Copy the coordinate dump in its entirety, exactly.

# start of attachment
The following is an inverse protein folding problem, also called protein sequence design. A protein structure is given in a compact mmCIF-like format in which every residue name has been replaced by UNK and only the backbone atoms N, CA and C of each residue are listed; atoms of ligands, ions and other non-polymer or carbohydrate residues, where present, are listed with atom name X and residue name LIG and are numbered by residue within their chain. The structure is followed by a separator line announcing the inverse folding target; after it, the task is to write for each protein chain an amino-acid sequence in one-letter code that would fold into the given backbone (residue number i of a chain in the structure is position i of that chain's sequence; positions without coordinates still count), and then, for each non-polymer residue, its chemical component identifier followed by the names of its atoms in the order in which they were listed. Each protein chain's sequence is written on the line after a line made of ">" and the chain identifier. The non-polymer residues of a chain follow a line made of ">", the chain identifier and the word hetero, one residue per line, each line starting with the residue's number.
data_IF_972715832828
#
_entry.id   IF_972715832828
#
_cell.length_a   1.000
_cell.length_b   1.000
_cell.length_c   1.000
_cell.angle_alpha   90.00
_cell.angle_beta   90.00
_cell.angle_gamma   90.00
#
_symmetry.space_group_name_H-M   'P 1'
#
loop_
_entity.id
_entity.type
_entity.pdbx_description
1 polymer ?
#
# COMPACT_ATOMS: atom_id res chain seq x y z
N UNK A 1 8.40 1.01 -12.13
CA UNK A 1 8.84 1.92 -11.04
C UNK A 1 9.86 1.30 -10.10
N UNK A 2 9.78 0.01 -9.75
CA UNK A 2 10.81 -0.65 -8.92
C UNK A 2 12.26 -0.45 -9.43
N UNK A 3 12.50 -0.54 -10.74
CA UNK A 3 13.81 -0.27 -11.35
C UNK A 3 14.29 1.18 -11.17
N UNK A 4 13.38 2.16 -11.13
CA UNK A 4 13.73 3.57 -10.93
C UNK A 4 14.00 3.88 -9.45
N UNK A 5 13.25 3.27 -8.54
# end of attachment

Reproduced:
The following is an inverse protein folding problem, also called protein sequence design. A protein structure is given in a compact mmCIF-like format in which every residue name has been replaced by UNK and only the backbone atoms N, CA and C of each residue are listed; atoms of ligands, ions and other non-polymer or carbohydrate residues, where present, are listed with atom name X and residue name LIG and are numbered by residue within their chain. The structure is followed by a separator line announcing the inverse folding target; after it, the task is to write for each protein chain an amino-acid sequence in one-letter code that would fold into the given backbone (residue number i of a chain in the structure is position i of that chain's sequence; positions without coordinates still count), and then, for each non-polymer residue, its chemical component identifier followed by the names of its atoms in the order in which they were listed. Each protein chain's sequence is written on the line after a line made of ">" and the chain identifier. The non-polymer residues of a chain follow a line made of ">", the chain identifier and the word hetero, one residue per line, each line starting with the residue's number.
data_IF_972715832828
#
_entry.id   IF_972715832828
#
_cell.length_a   1.000
_cell.length_b   1.000
_cell.length_c   1.000
_cell.angle_alpha   90.00
_cell.angle_beta   90.00
_cell.angle_gamma   90.00
#
_symmetry.space_group_name_H-M   'P 1'
#
loop_
_entity.id
_entity.type
_entity.pdbx_description
1 polymer ?
#
# COMPACT_ATOMS: atom_id res chain seq x y z
N UNK A 1 8.40 1.01 -12.13
CA UNK A 1 8.84 1.92 -11.04
C UNK A 1 9.86 1.30 -10.10
N UNK A 2 9.78 0.01 -9.75
CA UNK A 2 10.81 -0.65 -8.92
C UNK A 2 12.26 -0.45 -9.43
N UNK A 3 12.50 -0.54 -10.74
CA UNK A 3 13.81 -0.27 -11.35
C UNK A 3 14.29 1.18 -11.17
N UNK A 4 13.38 2.16 -11.13
CA UNK A 4 13.73 3.57 -10.93
C UNK A 4 14.00 3.88 -9.45
N UNK A 5 13.25 3.27 -8.54